Vol 20 No 8 November 16, 2012

New Tribal Notification Procedures Will Delay
Local Land Development Process

Impacts to cultural resources are a significant aspect of the land development process – and the time required by developers to address these impacts in Virginia has just increased. On March 10, 2012, the Virginia House and Senate approved Governor McDonnell's Executive Reorganization Plan (HJ49ER), which included the elimination of the Virginia Council on Indians (VCI) and directed that an alternative mechanism for facilitating relationships between the Commonwealth and the tribes be developed. The result is a process that requires direct coordination with each tribe individually instead of a single contact with the VCI.

The VCI was established in 1983 to serve in an advisory role for the executive branch of the government, as well as to gather information on, conduct studies and research information about the Commonwealth's tribes. The abolition of the VCI was in response to the failure of the VCI members to achieve a voting quorum since 2009, the lack of participation by some tribes, and the written request of some tribes that the VCI be disbanded, as it had outlived its usefulness.

What does this mean for land development projects in Virginia?


The federal government (or the applicant's consultant at the request of the federal government) must contact the tribes individually, as opposed to a single contact with the VCI.

There are currently nine federally recognized tribes that are actively involved in consultation for projects within the Commonwealth of Virginia, as well as 11 state recognized tribes who should be invited to participate. Therefore, the elimination of the VCI may cause significant project delays, as each of these tribes will need to be contacted for projects that impact "historic properties".

The United States Government has a unique legal relationship with Native American tribal governments as set forth in the Constitution of the United States, treaties, statutes, and court decisions. Therefore federal agencies complying with the National Historic Preservation Act (NHPA) and National Environmental Protection Act (NEPA) must recognize this government-to-government relationship when consulting with the federally recognized tribes. Failure to identify and contact consulting parties, including all Native American tribes, in a timely manner may cause even more substantial delays in obtaining Section 404 permits (i.e. wetlands permits) or in moving forward with other projects related to federal undertakings. If they are not contacted early, any tribe or other interested party may request consultation status later in the process, potentially causing delays.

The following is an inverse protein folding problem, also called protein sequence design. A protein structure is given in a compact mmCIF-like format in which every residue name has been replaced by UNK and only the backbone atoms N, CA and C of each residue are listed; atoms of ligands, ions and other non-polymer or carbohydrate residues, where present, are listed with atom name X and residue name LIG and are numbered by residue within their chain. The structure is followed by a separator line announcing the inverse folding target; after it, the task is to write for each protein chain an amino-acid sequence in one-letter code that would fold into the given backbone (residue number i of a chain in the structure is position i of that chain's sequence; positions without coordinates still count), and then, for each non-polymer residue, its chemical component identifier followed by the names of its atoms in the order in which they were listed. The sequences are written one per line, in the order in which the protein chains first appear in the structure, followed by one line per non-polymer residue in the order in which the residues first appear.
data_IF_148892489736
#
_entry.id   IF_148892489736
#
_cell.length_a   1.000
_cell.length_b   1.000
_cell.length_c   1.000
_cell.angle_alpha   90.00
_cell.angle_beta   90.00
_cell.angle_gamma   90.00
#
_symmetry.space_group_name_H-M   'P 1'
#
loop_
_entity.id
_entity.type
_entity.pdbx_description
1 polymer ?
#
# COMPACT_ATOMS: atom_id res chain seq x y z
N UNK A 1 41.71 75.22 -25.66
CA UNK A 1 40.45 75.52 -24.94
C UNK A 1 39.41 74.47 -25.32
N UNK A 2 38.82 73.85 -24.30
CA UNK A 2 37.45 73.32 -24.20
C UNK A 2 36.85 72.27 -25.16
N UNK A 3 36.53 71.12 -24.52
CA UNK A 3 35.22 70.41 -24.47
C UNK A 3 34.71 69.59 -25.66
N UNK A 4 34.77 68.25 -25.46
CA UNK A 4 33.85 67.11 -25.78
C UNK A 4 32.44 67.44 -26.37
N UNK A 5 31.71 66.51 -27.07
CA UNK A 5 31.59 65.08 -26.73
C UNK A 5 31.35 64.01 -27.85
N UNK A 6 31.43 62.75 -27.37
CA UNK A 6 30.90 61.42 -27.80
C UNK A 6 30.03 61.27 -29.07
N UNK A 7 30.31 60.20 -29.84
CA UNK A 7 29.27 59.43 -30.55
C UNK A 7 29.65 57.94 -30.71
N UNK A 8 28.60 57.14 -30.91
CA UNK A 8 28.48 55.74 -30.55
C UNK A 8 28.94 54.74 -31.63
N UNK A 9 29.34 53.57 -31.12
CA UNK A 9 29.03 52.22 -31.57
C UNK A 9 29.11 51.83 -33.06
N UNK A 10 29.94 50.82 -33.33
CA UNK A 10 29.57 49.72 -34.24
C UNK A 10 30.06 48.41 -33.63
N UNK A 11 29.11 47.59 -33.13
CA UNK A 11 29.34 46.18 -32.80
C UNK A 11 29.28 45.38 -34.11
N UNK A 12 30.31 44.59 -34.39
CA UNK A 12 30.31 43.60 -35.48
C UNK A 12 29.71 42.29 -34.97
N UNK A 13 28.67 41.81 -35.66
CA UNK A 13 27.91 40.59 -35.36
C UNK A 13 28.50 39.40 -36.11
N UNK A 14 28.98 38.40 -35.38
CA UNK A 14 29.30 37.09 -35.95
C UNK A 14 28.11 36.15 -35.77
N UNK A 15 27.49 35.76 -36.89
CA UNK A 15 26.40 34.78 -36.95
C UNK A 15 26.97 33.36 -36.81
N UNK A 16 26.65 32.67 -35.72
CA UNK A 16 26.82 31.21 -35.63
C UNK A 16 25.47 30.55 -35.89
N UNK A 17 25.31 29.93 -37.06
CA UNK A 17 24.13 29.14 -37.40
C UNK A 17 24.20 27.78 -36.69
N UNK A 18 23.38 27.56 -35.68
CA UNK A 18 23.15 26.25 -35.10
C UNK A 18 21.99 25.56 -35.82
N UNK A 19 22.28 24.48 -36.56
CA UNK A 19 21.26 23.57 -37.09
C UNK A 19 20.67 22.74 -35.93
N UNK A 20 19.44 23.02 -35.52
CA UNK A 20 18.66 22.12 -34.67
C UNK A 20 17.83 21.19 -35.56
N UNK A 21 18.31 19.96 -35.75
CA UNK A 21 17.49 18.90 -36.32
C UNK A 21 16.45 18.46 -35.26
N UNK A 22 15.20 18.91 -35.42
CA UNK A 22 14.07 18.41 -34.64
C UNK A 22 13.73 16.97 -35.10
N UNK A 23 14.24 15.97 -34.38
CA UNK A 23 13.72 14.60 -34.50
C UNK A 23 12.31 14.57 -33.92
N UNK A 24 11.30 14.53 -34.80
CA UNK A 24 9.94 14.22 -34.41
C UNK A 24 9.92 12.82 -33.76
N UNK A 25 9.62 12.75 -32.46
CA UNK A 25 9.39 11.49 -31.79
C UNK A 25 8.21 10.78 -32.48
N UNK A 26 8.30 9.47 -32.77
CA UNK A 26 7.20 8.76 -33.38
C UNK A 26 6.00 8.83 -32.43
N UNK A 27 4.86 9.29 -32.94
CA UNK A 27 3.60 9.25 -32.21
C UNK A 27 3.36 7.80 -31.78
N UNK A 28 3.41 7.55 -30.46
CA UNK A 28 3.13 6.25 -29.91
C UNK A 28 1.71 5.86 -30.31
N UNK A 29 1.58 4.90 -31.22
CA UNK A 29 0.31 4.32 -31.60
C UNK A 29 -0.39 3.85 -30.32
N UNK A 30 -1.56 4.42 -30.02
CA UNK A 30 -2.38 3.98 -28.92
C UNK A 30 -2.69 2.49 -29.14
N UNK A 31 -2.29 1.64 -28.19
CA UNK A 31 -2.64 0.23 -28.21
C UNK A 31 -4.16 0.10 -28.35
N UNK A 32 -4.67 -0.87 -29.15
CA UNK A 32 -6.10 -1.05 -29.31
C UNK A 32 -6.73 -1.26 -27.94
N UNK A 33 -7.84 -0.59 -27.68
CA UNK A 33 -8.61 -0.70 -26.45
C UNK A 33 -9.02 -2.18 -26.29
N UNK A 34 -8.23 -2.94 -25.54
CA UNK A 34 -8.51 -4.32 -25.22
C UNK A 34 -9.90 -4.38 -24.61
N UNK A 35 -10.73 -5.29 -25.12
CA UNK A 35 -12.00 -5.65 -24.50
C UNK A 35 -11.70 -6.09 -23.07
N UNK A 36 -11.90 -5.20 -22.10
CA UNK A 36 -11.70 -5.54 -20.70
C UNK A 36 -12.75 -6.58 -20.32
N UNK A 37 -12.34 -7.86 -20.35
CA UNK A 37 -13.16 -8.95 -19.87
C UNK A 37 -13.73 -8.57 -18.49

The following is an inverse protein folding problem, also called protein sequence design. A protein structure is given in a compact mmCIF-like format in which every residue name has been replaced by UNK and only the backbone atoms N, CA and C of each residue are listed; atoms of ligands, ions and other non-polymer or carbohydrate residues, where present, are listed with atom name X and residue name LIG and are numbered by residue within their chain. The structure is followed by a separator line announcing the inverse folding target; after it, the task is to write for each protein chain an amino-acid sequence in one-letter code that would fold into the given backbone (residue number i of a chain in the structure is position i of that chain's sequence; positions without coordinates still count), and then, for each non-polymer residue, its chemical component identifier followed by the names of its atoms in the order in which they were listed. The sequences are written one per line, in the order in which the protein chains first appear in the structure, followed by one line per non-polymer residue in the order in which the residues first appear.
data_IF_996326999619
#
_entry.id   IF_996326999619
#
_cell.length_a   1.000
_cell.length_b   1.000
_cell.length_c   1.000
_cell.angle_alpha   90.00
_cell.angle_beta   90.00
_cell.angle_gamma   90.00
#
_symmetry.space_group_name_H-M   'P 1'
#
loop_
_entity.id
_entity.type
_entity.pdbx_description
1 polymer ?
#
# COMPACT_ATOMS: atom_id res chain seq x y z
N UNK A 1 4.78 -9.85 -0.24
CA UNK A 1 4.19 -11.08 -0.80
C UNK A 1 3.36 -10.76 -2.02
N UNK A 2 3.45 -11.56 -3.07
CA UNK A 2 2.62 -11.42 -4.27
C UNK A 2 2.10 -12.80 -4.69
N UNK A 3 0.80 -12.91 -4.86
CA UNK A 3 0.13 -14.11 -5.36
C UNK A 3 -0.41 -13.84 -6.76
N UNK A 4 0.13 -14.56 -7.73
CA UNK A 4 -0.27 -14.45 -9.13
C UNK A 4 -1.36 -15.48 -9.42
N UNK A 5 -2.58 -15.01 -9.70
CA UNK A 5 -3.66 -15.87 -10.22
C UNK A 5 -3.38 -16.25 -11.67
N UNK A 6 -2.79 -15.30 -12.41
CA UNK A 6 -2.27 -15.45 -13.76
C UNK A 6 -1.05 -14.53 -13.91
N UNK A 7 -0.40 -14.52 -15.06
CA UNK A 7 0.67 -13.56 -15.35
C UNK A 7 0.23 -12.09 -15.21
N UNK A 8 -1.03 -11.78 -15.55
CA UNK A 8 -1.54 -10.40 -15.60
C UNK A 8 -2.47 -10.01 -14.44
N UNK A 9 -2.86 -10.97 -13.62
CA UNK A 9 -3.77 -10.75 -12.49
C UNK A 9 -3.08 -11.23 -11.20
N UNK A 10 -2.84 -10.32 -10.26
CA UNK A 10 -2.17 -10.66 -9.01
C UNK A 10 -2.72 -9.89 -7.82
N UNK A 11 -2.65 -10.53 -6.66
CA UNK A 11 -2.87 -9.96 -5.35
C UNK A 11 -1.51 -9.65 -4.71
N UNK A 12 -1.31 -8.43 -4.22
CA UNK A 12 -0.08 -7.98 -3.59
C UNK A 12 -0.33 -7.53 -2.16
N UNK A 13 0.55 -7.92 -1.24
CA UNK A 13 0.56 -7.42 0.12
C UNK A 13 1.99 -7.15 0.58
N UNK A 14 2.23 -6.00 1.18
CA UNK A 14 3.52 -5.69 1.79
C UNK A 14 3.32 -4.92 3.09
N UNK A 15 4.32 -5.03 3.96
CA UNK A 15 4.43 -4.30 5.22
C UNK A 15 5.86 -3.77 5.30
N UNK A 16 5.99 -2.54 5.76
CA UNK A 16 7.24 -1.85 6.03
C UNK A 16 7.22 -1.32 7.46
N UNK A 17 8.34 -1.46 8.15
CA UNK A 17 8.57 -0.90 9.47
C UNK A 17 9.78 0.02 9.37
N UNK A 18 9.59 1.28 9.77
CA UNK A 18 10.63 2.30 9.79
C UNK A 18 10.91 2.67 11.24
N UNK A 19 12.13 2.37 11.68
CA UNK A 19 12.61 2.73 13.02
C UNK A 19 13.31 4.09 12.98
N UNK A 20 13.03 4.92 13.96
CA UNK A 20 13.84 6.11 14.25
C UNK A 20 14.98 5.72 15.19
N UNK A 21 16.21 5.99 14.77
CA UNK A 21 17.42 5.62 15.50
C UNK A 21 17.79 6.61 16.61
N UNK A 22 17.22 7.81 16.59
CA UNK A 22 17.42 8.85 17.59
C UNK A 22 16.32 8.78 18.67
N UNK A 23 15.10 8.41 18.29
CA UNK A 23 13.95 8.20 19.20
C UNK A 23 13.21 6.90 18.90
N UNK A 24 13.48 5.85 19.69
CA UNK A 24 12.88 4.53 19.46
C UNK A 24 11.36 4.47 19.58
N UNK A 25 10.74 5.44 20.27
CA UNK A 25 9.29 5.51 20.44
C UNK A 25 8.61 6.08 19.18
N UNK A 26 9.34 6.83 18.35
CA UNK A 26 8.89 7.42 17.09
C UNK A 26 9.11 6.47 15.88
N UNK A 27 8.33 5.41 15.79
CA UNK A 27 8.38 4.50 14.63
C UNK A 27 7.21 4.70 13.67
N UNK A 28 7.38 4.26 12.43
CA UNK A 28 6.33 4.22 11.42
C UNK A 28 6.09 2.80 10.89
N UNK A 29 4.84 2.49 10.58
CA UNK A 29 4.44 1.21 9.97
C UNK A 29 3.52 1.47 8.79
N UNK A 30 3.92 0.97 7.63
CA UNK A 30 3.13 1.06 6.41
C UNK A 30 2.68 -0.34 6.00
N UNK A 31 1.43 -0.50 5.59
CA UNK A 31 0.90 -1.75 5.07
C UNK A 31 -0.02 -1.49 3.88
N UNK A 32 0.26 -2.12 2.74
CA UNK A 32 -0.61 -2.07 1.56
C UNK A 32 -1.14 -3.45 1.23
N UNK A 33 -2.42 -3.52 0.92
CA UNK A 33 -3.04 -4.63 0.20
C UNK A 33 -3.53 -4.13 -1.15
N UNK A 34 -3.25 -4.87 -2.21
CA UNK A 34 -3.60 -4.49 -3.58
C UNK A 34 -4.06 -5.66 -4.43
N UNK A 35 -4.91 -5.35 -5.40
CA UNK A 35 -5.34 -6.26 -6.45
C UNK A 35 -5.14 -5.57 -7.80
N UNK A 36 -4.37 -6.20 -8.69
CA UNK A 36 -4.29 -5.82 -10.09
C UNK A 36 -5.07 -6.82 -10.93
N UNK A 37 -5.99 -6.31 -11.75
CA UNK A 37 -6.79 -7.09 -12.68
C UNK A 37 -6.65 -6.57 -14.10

2) A newly established Best Management Practices protocol should be utilized when consulting with individual tribes.

To facilitate the consultation with the individual tribes, the Virginia Secretary of Natural Resources has developed Best Management Practices (BMP) for this consultation (not the kind used for stormwater!). This BMP protocol advises that consultation must be directed towards the tribal chief, be respectful and must be documented. The consultation should be done as early as possible, and depending upon the specifics of a project, is usually done by the federal agency or by a consultant at the direction of the federal agency.

Due to potential constraints, such as those discussed above, it is vital that the required cultural resource studies be conducted and that all potential consulting parties are contacted as early as possible in the development process. Therefore, if historic properties are found and cannot be avoided, mitigation of adverse impacts are likely, and if a Memorandum of Agreement (MOA) is required, early identification of consulting parties should ultimately result in a more timely resolution and a win-win situation for both the project and any identified resource.

Click here for list of Frequently Asked Questions from the Virginia Department of Natural Resources.

For additional information regarding the impacts of these changes to tribal notification and how WSSI can assist with the consultation process, contact Kim Snyder or Boyd Sipe.